Archive for November, 2016

Climate change and past paleoclimates

By David Holland,
Grad. Dip. Environmental Management, B.A.S Env. Planning.
This article is part of research in a subject climate change impacts, mitigations and adaptation as part of a Masters of Environmental Management at CSU


Climate Change in the past has been caused by a range of natural causes and has been slow.

The primary drivers of natural climate change over the last 65 million years (known as the Cenozoic Era) is orbital forces, however there could have been considerable influence by any variability of the CO2 levels which would affect the glacial cycle processes. (Masson-Delmotte et al

Other forcings such as solar and volcanic (heat) have more temporary effects. Volcanism can affect climate over a few years in general, where atmospheric particulates reduce the solar intensity.

The solar cycle generally takes a period of around 11 years over which solar flares rise in number and then decline. The solar cycle has had a marginal effect on climate over the period of Paleoclimate timeline.

There seems to have been a large range of CO2 concentrations over the Paleocene period which would suggest a large signal on the climate working with or against orbital forces to produce the glacial cycles. Within that period the Eocene Epoch may have been the most dynamic around 50,000 years ago after the major earth extinction around 65,000 years ago. (Masson-Delmotte  et al

It appears that over the last few thousand years, the Holicene Epoch stretching from the last Ice age about 11,700 years ago, that the main driver for the interglacial periods to the year 1900 AD has been orbital forcing. (Much of the pre-2,000 year ago data for temperature and ice sheet expansion was gained from tree rings and ice cores.)

Permanent weather patterns have had an influence on the variation of climate over the period which have produced a recent warm period between 950AD and 1400 AD (Medieval Climate anomaly (MCA)) and a cool period from 1450AD to 1850AD (Little ice Age (LIA)), however the largest part of these swings, and prior swings, are theorized by Masson-Delmotte (et al p.406) to be orbital forcing.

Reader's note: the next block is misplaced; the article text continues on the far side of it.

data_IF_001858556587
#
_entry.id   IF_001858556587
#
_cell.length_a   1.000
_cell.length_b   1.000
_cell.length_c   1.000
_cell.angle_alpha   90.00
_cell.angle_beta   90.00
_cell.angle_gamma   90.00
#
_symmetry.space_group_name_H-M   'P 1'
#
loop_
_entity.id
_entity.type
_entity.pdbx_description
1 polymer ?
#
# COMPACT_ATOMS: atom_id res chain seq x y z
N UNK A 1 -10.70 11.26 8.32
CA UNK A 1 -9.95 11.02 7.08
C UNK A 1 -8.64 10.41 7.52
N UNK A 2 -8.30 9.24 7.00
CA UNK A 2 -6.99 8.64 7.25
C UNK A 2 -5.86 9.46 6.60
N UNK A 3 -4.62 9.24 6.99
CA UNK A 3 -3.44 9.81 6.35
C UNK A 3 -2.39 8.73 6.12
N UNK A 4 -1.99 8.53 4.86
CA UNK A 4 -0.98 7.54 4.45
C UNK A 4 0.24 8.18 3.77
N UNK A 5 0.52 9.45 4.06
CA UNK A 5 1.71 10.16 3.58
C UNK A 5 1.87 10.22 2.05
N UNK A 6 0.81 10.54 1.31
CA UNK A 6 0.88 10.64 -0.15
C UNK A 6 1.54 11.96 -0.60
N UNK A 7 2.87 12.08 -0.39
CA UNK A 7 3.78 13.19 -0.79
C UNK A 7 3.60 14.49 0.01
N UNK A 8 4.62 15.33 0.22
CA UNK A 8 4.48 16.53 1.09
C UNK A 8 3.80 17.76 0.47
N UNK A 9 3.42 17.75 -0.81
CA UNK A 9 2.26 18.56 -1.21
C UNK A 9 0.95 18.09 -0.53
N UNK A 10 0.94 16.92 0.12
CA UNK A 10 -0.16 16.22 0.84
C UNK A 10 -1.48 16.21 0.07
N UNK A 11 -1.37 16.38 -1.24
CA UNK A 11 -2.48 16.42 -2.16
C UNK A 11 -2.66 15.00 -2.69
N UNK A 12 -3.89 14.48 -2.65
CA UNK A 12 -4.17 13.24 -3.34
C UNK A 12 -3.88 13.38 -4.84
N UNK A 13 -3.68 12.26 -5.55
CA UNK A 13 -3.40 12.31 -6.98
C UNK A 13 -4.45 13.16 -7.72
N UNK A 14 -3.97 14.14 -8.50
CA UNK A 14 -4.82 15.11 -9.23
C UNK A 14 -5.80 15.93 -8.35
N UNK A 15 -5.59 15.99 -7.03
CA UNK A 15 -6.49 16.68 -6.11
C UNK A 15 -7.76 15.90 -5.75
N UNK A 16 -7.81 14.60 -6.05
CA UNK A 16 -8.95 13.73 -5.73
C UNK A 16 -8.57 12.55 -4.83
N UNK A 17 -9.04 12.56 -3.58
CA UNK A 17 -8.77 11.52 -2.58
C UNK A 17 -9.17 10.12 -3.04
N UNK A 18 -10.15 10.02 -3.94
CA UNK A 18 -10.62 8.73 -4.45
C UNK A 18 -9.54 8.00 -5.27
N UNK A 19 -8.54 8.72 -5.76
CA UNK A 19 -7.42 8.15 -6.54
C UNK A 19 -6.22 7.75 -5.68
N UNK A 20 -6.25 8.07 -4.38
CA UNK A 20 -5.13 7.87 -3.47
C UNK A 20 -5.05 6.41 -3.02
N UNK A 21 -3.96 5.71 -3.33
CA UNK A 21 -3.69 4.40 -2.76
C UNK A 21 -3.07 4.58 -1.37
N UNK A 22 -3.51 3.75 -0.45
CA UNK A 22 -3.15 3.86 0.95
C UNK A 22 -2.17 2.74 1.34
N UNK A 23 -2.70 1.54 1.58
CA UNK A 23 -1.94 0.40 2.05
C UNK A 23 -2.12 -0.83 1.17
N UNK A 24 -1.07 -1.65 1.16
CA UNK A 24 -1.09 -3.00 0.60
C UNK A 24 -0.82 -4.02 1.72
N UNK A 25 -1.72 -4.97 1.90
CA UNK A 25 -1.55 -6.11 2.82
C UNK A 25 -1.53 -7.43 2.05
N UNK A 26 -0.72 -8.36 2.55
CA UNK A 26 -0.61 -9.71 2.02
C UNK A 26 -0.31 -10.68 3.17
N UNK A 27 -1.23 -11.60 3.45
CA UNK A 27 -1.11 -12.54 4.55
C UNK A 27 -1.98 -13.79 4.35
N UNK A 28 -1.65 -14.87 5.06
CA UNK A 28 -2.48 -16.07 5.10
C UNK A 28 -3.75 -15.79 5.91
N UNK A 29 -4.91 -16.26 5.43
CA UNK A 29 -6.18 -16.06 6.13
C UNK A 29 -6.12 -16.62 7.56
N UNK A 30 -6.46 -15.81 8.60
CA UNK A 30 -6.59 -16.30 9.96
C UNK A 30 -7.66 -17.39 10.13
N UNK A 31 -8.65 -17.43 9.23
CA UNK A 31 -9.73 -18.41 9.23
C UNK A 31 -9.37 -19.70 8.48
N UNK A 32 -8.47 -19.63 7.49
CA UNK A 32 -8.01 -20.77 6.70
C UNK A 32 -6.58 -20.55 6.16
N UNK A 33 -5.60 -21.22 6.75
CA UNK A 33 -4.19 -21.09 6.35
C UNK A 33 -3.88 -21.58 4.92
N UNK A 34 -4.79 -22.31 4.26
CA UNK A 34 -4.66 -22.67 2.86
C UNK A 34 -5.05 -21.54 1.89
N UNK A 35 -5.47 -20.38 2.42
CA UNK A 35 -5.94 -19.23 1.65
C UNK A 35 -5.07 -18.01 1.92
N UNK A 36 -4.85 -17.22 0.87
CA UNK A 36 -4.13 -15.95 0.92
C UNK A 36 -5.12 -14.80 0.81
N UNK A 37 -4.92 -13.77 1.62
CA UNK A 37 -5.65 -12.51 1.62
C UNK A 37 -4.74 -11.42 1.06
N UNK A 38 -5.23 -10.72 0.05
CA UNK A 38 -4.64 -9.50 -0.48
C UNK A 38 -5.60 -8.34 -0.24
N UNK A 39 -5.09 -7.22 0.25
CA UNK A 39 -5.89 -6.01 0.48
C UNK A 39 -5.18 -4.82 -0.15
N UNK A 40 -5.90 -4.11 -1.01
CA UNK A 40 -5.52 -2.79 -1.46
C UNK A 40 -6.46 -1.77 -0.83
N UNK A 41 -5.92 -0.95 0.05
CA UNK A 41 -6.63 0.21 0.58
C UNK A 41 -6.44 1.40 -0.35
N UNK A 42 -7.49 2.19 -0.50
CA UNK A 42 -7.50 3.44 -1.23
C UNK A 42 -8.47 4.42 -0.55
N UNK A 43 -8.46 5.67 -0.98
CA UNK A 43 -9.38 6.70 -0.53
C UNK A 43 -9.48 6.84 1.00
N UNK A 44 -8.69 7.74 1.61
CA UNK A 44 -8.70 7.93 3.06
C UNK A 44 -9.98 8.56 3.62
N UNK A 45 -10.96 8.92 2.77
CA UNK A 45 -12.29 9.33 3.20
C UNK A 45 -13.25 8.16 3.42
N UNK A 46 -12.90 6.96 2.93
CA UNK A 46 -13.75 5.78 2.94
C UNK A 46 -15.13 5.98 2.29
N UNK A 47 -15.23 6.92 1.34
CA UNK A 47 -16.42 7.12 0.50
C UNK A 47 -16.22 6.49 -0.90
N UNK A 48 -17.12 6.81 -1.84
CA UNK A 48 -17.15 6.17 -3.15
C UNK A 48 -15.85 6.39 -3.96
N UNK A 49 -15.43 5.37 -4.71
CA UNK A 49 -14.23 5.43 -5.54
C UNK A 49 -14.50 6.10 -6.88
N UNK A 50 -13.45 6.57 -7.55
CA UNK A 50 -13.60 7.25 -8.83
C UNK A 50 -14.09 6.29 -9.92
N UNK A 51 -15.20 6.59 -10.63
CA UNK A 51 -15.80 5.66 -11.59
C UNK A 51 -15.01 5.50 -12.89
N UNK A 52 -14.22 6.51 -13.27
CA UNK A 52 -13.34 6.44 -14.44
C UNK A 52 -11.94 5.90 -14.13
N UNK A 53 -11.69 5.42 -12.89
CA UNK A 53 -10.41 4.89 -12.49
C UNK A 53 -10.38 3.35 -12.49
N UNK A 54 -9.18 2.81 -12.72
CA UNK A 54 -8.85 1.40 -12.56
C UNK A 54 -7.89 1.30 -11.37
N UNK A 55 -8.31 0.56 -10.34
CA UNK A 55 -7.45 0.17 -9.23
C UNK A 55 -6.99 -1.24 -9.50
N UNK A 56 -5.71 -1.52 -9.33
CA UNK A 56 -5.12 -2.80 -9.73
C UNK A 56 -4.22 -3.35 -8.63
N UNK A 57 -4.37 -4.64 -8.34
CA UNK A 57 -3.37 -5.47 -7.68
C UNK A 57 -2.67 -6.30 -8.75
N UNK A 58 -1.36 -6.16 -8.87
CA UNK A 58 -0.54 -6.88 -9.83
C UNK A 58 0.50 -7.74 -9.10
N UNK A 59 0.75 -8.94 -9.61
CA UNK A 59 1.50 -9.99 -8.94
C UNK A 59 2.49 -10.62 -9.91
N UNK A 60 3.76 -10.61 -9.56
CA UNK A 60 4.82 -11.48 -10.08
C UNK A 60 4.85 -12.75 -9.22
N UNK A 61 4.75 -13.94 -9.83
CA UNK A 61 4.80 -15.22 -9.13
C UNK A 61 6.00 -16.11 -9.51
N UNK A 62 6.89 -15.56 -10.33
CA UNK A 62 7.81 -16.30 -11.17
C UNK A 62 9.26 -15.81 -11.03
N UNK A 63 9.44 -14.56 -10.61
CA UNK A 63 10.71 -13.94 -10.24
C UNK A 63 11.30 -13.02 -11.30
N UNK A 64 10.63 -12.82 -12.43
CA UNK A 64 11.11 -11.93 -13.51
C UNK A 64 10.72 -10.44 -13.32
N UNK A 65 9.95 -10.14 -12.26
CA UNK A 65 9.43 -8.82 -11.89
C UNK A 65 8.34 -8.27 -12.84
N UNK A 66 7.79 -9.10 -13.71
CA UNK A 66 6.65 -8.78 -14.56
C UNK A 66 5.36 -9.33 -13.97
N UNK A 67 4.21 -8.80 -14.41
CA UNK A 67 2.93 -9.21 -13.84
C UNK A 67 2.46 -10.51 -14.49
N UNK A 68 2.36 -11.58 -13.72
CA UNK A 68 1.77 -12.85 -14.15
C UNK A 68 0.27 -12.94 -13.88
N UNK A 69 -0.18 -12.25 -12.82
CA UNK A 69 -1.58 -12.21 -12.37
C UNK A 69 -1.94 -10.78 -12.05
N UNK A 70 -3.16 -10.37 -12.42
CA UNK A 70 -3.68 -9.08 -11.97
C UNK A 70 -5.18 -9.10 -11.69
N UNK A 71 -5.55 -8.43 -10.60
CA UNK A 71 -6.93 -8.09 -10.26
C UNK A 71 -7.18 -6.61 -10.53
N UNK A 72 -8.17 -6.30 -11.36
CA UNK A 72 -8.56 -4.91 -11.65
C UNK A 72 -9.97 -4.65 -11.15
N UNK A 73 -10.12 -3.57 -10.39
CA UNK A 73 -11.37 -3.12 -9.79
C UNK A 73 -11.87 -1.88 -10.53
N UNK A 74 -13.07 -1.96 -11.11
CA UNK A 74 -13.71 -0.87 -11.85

Temperatures were on average 1 degree hotter during the early to mid-holicene (8,000 to 6,000 years ago) than the pre-industrial period, then temperatures tendered to cool after 6,000 years ago as we move towards another glacial period due to orbital forces. Ice sheets expanded to about the middle of the first millennia AD, then contracted in the MCA and then expanded again in the LIA. This was probably caused by the Atlantic Ocean Meridional Overturning circulation (AMOC) changes as happened 8,200 years ago when a flood of freshwater entered the system from North America.

But what has caused the recent climate anomalies?

The LIA is suggested to be caused by a cluster of volcanos between 1275AD and 1300AD. (Byrd 2012)

The MCA was considered by Mann 2009 (at el) to be possibly a range of causes including La Nina, Atlantic Multi-Decadal Oscillation (AMO), the positive phase of the North Atlantic Oscillation (NAO) and related to the Arctic Oscillation (AO). They suggest that the La Nina effect coupled with high solar irradiance and inactive volcanism produced the MCA. (Mann et al 2009)

The ocean oscillations are drivers of our current climate 

The relative importance of these drivers in determining our current climate, and the explanation of how amplification of temperature changes can occur naturally is related to the interaction of ocean warming and cooling causing natural circulation patterns.

For example, the various meridional overturning circulations (MOC) seem to be driven by not only surface winds but other inputs including warm, cool or fresh waters. Often warm water is produced by tropical solar radiation. This tends to driver macro weather patterns such as the La Nina, El Nino southern oscillation (ENSO) and the Indian Ocean Dipole (IOD).